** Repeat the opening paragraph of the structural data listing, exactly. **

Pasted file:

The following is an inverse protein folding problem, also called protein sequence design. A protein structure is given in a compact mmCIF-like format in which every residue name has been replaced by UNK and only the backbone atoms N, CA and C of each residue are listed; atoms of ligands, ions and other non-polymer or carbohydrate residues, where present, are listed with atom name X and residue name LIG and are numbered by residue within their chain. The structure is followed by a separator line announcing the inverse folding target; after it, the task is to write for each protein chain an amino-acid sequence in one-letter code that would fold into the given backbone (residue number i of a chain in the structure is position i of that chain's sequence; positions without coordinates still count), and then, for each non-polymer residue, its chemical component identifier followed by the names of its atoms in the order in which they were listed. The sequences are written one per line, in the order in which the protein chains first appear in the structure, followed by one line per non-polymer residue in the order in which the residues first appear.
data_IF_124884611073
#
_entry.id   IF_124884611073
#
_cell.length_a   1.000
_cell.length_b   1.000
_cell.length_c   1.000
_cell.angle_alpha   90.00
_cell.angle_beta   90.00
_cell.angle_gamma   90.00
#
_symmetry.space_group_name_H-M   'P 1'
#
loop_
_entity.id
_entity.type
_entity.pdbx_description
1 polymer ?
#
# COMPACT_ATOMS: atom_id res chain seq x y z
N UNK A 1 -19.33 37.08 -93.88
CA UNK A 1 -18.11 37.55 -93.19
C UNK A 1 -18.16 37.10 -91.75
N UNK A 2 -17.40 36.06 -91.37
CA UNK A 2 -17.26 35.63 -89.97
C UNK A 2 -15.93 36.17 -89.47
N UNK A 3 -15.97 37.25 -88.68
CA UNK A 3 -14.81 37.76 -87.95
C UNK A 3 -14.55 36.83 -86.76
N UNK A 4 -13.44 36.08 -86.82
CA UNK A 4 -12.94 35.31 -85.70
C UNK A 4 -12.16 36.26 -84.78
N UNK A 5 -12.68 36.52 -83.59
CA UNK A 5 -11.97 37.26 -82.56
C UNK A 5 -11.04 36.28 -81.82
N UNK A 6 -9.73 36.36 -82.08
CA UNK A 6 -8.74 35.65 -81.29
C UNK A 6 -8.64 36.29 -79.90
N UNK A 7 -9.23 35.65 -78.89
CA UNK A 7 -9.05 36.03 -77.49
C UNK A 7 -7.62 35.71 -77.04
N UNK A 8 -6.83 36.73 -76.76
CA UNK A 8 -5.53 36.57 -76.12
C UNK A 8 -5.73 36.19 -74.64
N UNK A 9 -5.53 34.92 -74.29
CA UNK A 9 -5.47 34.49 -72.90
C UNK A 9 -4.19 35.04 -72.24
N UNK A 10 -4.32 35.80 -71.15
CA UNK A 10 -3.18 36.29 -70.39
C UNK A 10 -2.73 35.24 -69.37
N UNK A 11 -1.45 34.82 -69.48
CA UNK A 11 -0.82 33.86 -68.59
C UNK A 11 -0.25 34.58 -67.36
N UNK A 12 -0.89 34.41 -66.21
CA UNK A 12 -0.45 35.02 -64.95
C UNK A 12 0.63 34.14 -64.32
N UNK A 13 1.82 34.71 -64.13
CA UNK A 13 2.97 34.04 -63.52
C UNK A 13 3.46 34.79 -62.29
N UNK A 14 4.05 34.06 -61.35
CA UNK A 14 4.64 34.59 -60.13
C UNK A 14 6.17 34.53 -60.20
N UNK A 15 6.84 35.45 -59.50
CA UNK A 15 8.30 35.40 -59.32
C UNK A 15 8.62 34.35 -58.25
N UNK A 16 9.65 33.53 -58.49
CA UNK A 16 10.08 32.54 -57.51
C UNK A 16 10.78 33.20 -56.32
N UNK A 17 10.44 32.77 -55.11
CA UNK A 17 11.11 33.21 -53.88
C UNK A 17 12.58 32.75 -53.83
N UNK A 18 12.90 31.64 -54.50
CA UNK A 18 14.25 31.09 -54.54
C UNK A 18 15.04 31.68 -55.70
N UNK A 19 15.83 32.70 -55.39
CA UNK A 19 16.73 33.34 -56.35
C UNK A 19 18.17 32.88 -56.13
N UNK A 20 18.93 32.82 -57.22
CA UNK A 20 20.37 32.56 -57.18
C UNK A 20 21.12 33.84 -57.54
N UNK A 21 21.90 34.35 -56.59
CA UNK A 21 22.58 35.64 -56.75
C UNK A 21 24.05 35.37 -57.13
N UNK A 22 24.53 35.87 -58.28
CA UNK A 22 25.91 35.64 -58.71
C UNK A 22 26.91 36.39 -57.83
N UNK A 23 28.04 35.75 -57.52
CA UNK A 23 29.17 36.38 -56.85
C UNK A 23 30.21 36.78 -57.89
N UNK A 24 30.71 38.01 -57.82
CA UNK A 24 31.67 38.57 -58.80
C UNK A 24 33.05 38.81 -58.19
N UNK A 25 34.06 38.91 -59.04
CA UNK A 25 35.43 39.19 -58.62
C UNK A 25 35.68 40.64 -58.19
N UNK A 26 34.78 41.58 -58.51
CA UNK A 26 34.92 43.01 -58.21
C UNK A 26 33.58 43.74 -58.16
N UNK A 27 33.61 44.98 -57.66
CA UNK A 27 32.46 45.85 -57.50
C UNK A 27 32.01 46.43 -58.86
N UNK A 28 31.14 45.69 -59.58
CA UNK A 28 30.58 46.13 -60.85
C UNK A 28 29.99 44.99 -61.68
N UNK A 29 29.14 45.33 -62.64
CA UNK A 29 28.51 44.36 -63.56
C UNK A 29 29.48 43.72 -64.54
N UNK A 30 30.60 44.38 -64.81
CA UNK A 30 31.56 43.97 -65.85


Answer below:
The following is an inverse protein folding problem, also called protein sequence design. A protein structure is given in a compact mmCIF-like format in which every residue name has been replaced by UNK and only the backbone atoms N, CA and C of each residue are listed; atoms of ligands, ions and other non-polymer or carbohydrate residues, where present, are listed with atom name X and residue name LIG and are numbered by residue within their chain. The structure is followed by a separator line announcing the inverse folding target; after it, the task is to write for each protein chain an amino-acid sequence in one-letter code that would fold into the given backbone (residue number i of a chain in the structure is position i of that chain's sequence; positions without coordinates still count), and then, for each non-polymer residue, its chemical component identifier followed by the names of its atoms in the order in which they were listed. The sequences are written one per line, in the order in which the protein chains first appear in the structure, followed by one line per non-polymer residue in the order in which the residues first appear.